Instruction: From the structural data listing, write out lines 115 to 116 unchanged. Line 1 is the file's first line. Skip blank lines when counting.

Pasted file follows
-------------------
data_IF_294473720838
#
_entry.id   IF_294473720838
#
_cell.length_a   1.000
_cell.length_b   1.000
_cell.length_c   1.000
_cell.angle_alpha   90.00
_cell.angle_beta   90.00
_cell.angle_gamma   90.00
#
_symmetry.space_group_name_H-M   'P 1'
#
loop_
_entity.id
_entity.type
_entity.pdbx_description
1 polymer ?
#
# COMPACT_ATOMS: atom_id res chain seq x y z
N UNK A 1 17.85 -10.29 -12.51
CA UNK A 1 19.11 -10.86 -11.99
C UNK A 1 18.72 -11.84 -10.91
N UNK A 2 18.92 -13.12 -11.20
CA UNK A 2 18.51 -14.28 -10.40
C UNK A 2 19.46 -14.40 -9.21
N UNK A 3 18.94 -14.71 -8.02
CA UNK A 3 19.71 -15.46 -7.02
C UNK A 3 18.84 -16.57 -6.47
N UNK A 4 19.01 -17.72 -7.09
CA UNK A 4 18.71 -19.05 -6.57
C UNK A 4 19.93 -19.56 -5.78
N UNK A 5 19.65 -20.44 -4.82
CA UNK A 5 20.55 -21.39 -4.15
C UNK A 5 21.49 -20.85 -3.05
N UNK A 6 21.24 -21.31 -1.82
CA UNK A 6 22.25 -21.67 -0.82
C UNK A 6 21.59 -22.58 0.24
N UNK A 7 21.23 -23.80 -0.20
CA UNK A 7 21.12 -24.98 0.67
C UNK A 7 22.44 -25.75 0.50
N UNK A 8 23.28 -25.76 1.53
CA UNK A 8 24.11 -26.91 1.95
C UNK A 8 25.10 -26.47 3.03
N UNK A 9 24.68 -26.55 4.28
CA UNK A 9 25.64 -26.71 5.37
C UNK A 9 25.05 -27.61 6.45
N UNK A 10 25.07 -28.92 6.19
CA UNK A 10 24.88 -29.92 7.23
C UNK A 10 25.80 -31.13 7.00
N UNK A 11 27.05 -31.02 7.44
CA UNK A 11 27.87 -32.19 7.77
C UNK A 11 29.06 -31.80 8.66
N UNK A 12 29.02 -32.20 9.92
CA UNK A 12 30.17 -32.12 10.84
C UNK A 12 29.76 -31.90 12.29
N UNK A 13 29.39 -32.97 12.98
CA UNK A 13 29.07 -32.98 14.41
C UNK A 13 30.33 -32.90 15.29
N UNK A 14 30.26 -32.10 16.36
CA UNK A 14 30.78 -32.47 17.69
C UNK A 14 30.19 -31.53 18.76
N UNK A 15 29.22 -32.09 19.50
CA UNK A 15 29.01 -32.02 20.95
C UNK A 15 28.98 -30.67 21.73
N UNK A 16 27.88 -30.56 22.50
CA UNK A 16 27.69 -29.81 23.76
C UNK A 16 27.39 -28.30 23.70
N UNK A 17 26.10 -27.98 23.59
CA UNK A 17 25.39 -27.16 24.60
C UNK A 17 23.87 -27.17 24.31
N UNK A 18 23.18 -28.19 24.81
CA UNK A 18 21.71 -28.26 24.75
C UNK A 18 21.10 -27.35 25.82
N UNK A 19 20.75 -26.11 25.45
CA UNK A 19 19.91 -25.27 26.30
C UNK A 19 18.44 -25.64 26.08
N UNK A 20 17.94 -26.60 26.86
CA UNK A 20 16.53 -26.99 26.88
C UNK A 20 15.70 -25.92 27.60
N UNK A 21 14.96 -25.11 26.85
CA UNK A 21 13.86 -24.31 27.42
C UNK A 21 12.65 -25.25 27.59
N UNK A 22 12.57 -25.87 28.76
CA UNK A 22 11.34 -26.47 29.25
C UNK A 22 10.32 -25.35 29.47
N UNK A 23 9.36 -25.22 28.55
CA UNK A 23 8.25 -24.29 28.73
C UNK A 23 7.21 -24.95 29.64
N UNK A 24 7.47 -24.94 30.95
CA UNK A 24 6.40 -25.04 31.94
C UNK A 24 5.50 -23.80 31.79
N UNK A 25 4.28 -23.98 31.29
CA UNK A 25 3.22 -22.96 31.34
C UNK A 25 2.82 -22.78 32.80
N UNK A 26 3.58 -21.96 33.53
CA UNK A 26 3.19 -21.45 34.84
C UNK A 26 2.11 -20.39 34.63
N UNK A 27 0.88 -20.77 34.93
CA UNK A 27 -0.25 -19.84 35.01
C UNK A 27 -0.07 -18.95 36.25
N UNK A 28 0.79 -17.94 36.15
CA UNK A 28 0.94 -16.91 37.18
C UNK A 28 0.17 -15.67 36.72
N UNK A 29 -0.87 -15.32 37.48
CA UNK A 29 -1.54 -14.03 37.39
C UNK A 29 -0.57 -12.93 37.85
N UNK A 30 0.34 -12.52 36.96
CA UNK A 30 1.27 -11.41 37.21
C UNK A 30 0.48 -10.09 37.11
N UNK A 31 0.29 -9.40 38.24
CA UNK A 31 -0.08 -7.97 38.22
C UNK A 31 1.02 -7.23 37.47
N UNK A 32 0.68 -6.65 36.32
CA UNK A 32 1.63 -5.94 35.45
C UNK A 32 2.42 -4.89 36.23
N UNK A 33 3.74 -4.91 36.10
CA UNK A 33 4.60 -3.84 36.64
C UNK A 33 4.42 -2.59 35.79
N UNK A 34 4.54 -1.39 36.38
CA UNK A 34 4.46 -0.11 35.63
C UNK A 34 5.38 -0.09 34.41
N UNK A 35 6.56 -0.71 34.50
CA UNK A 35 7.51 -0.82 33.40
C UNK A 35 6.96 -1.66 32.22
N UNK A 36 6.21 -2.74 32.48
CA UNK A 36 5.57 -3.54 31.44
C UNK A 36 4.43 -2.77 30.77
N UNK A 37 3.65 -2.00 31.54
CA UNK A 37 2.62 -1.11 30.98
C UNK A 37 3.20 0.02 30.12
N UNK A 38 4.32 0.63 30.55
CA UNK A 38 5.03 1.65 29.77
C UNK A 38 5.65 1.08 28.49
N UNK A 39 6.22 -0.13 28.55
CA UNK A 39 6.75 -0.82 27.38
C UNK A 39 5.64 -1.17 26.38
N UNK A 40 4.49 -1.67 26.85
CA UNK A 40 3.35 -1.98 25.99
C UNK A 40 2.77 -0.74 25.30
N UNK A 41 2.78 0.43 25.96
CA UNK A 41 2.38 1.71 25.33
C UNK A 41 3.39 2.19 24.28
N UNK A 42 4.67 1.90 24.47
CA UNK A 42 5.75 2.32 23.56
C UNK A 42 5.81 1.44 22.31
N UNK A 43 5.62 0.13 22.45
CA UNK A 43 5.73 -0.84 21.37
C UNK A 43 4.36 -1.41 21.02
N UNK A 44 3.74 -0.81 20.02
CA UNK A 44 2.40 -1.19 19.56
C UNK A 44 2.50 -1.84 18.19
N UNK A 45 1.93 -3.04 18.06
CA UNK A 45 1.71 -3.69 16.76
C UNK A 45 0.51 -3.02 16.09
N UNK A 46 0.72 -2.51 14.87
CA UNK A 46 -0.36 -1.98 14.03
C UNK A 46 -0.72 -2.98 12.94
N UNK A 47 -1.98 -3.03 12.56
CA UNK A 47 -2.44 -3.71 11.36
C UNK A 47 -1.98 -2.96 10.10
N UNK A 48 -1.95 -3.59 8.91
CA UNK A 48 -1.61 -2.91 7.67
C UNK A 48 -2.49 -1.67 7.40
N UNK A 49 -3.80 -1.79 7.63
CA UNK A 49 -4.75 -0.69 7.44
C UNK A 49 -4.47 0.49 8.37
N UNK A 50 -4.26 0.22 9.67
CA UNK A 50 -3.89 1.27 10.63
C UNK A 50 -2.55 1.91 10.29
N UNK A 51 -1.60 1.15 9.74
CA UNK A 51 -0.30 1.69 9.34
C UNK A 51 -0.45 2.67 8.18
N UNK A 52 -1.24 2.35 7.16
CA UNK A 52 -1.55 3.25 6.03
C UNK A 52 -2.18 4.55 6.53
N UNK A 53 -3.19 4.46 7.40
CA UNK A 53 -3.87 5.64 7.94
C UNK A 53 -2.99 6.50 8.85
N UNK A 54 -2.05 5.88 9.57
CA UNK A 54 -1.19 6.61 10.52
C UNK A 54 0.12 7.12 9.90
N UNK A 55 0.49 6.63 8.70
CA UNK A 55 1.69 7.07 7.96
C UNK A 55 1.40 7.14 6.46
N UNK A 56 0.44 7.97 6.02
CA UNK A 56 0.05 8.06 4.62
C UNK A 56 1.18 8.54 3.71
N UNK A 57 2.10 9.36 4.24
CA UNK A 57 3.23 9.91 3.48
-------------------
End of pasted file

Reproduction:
CA UNK A 32 1.63 -5.94 35.45
C UNK A 32 2.42 -4.89 36.23